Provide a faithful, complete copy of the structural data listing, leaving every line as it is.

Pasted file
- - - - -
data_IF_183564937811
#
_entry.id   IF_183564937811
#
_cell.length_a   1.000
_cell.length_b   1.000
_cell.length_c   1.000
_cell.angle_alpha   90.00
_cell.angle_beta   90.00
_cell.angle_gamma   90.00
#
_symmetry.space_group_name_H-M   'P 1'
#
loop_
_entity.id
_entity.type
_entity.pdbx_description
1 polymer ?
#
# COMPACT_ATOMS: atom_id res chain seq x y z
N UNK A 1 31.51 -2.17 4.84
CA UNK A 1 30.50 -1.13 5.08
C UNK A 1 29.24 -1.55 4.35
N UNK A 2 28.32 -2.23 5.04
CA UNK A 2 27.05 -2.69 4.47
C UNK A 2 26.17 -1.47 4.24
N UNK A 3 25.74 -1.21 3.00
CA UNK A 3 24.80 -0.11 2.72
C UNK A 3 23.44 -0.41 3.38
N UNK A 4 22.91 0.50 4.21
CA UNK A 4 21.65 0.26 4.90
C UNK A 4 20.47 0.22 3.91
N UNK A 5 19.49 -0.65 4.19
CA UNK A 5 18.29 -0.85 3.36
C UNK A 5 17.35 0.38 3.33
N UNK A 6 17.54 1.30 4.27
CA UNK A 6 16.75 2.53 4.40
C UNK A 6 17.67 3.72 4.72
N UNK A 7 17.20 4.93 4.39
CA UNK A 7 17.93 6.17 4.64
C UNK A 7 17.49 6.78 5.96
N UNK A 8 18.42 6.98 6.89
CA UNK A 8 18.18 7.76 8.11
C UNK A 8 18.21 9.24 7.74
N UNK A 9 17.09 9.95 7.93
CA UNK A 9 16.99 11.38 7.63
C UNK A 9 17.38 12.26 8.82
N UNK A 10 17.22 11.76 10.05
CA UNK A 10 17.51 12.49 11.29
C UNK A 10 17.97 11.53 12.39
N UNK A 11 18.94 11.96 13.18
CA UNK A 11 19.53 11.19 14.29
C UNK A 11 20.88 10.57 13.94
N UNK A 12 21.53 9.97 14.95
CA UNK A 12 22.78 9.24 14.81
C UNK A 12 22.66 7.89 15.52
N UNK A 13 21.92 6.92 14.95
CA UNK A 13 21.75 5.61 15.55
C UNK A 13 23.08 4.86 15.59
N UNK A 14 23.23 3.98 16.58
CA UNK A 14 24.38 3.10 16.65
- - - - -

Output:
data_IF_183564937811
#
_entry.id   IF_183564937811
#
_cell.length_a   1.000
_cell.length_b   1.000
_cell.length_c   1.000
_cell.angle_alpha   90.00
_cell.angle_beta   90.00
_cell.angle_gamma   90.00
#
_symmetry.space_group_name_H-M   'P 1'
#
loop_
_entity.id
_entity.type
_entity.pdbx_description
1 polymer ?
#
# COMPACT_ATOMS: atom_id res chain seq x y z
N UNK A 1 31.51 -2.17 4.84
CA UNK A 1 30.50 -1.13 5.08
C UNK A 1 29.24 -1.55 4.35
N UNK A 2 28.32 -2.23 5.04
CA UNK A 2 27.05 -2.69 4.47
C UNK A 2 26.17 -1.47 4.24
N UNK A 3 25.74 -1.21 3.00
CA UNK A 3 24.80 -0.11 2.72
C UNK A 3 23.44 -0.41 3.38
N UNK A 4 22.91 0.50 4.21
CA UNK A 4 21.65 0.26 4.90
C UNK A 4 20.47 0.22 3.91
N UNK A 5 19.49 -0.65 4.19
CA UNK A 5 18.29 -0.85 3.36
C UNK A 5 17.35 0.38 3.33
N UNK A 6 17.54 1.30 4.27
CA UNK A 6 16.75 2.53 4.40
C UNK A 6 17.67 3.72 4.72
N UNK A 7 17.20 4.93 4.39
CA UNK A 7 17.93 6.17 4.64
C UNK A 7 17.49 6.78 5.96
N UNK A 8 18.42 6.98 6.89
CA UNK A 8 18.18 7.76 8.11
C UNK A 8 18.21 9.24 7.74
N UNK A 9 17.09 9.95 7.93
CA UNK A 9 16.99 11.38 7.63
C UNK A 9 17.38 12.26 8.82
N UNK A 10 17.22 11.76 10.05
CA UNK A 10 17.51 12.49 11.29
C UNK A 10 17.97 11.53 12.39
N UNK A 11 18.94 11.96 13.18
CA UNK A 11 19.53 11.19 14.29
C UNK A 11 20.88 10.57 13.94
N UNK A 12 21.53 9.97 14.95
CA UNK A 12 22.78 9.24 14.81
C UNK A 12 22.66 7.89 15.52
N UNK A 13 21.92 6.92 14.95
CA UNK A 13 21.75 5.61 15.55
C UNK A 13 23.08 4.86 15.59
N UNK A 14 23.23 3.98 16.58
CA UNK A 14 24.38 3.10 16.65